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Memorial declares Oleg Navalny a political prisoner

23.01.15

The three-year sentence passed on Oleg Navalny has been widely seen as hostage-taking and an attempt to stifle his brother – leading political opposition figure Alexei Navalny.  Memorial’s stand only strengthens this view.

On Jan 22 the authoritative Memorial Human Rights Centre published a statement regarding the sentences passed by a Moscow court on Dec 30 on prominent opposition politician and anti-corruption campaigner Alexei Navalny and his brother Oleg.   Memorial had previously condemned their trial as politically motivated, and is now clear that Oleg Navalny must be considered a political prisoner.

It bases its position on the fact that “an obvious political motive can be seen for the prosecution, namely to stop the public activities of Alexei and remove the risks that his activity presents the current regime.”  Additionally, however, Memorial believes that there was nothing criminal in the Navalny brothers’ actions, and that any disputes that arose over ordinary economic activities should have been resolved through civil action.  “However the individuals declared ‘victims’ did not present any grievances, and the criminal prosecution was effectively initiated not through their initiative, but at the initiative of the Russian Federation’s Investigative Committee.”

Memorial points out that it first declared Alexei Navalny a political prisoner after he was placed under house arrest and the trial in the Zamoskvoretsky District Court only confirmed its position, by demonstrating the Navalny brothers’ innocence.

Oleg Navalny was given an actual three year sentence and taken into custody.  Memorial believes that this is further cause for considering him a political prisoner and his imprisonment unlawful. Other grounds were the circumstances around the passing of sentence.  As reported, the original date for the court hearing was Jan 15, 2015, and major demonstrations in support of the brothers were planned for that day.  Even under Russia’s draconian laws on peaceful assembly it was difficult for the authorities to totally ban demonstrations announced far in advance and in full accord with Russian legislation.

They resorted to other measures, and on Dec 29 it was suddenly announced that the court hearing had been brought forward to the next morning.  This meant that any protest, aside from single-person pickets, would be illegal.  A very large number of protesters were detained, with many held overnight in detention.   

Memorial points out that the court only read out the sentence part of the ruling, not the justification part.  It is strictly prohibited in Russian law to remand in custody a person only charged with economic crimes.  Since the full verdict had not even been provided, and the sentence had not come into force, the fact that Oleg Navalny was immediately taken into custody still further confirms the political nature of this case.  It is disappointing that Yves Rocher should have cooperated with the Russian authorities over this shameful prosecution.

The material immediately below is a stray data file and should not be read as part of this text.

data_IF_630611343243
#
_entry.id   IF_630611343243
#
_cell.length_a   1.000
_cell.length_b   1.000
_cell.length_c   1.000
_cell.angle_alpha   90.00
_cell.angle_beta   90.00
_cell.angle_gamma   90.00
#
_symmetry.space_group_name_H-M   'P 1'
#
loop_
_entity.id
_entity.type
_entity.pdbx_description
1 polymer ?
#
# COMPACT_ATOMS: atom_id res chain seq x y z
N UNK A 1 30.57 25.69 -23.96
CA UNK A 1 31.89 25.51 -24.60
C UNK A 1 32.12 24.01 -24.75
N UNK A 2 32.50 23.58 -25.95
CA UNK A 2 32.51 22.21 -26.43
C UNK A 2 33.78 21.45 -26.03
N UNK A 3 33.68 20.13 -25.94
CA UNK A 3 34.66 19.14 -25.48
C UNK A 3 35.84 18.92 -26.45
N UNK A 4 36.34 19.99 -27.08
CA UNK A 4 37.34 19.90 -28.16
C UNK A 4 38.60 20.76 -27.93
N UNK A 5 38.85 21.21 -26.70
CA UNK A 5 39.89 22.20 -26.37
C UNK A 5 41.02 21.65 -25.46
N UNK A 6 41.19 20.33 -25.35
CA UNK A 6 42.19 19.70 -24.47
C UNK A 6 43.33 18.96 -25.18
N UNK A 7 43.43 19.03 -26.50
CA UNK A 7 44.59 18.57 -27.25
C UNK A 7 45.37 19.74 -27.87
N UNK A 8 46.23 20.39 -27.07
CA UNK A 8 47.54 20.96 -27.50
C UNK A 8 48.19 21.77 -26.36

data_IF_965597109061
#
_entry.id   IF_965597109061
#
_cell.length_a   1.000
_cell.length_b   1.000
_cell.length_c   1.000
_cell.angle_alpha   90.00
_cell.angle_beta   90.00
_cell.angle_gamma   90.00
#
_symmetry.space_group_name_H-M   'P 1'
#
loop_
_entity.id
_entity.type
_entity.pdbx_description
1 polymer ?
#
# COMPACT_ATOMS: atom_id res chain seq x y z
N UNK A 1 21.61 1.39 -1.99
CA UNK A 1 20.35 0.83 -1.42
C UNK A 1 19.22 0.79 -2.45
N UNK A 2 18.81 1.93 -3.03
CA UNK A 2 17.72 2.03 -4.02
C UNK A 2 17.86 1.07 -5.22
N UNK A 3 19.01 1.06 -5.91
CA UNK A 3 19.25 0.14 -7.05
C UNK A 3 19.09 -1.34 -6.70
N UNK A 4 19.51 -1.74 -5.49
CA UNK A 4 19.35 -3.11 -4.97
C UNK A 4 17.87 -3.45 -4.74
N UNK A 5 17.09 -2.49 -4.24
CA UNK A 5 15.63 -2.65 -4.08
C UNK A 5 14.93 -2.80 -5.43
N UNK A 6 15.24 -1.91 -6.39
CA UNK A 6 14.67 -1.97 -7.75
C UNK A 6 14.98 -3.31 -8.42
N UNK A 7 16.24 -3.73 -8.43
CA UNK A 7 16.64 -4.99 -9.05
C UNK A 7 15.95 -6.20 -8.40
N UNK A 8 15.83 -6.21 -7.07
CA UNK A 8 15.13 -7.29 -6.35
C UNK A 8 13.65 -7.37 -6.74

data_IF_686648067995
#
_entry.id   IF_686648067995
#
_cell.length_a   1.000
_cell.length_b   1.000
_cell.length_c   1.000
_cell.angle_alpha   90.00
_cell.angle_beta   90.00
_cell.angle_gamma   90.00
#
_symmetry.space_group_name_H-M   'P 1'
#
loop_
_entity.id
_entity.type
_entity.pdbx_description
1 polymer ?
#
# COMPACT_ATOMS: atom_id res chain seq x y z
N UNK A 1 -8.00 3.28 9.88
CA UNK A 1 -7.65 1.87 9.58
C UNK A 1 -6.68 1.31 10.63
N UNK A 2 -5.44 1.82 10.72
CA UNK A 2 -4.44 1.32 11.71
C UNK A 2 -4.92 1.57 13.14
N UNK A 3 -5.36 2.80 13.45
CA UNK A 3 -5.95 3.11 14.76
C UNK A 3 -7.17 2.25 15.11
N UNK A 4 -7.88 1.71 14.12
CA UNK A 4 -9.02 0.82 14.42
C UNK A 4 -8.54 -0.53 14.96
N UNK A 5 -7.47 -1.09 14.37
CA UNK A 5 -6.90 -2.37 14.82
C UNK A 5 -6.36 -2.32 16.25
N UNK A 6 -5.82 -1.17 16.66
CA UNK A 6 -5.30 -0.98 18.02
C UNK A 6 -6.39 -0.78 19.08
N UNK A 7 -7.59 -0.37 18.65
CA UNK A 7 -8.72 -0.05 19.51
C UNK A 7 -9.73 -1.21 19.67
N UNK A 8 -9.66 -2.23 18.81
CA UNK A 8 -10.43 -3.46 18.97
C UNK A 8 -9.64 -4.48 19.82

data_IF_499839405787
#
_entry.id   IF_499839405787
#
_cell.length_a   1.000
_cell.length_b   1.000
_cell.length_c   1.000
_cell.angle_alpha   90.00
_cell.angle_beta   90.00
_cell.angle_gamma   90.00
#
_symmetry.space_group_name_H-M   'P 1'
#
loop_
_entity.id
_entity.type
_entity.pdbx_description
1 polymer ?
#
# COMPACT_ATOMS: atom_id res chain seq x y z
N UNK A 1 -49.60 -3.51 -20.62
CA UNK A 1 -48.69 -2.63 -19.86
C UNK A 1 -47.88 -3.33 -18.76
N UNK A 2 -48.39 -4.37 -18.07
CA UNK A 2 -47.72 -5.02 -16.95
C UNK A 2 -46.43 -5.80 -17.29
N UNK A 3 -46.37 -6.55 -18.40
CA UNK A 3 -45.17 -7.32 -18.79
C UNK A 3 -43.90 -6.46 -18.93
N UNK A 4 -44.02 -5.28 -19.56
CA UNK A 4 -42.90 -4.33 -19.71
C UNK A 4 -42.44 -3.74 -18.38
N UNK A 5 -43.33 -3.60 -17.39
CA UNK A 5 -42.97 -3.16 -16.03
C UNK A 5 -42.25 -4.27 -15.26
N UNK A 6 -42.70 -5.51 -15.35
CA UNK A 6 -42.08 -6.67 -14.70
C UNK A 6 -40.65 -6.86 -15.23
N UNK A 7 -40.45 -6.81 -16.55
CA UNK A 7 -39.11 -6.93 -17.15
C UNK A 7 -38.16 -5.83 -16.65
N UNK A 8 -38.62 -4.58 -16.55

Memorial demands that Oleg Navalny be released.

Russia’s list of political prisoners is formidable, and now includes Ukrainians, in particular, Nadiya Savchenko, Oleg Sentsov and Oleksander Kolchenko.  

Memorial’s statement is important but no surprise with few genuinely doubting the political nature of this prosecution.  Memorial does not mention another telling detail, namely the fact that only Oleg Navalny received an actual sentence with Alexei formally getting a suspended sentence.  Previous attempts to incarcerate President Vladimir Putin’s main political opponent still in Russia had forced the authorities to back down.  Both the suspended sentence and the fact that Alexei was not taken into custody even after he flouted his (unlawful) house arrest to join protesters on Dec 30 demonstrate that Moscow is still nervous about public protest over his direct imprisonment.

They have instead turned to hostage-taking by imprisoning his brother, with the assumption clearly that this will subdue Alexei.  As Ilya Yashin, an opposition activist who was at the court to support the brothers put it: “Oleg is a hostage.  This is a mechanism of pressure on a person: try fighting corruption when your brother’s in jail."

 

Halya Coynash

see also:
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76-year-old Russian on trial for peaceful protest seeks political asylum in Ukraine
76-year-old Kremlin critic hospitalized on eve of sentence for peaceful protest
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Russian prosecutor demands 3 years for 75-year-old Kremlin critic
Pro-Putin ’activists’ attack 75-year-old Vladimir Ionov
75-year-old Russian activist could face 5 year sentence for peaceful protest
Russia criminalizes peaceful protest
This 75-year-old Russian pensioner may spend five years in prison for picketing
Two jailed in Moscow for protesting against Navalny convictions
Around 70 still held after thousands protest Navalny convictions
Russia puts forward Navalny verdict out of fear of protests
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Kremlin-backed militants’ resort to wholesale and merciless hostage-taking
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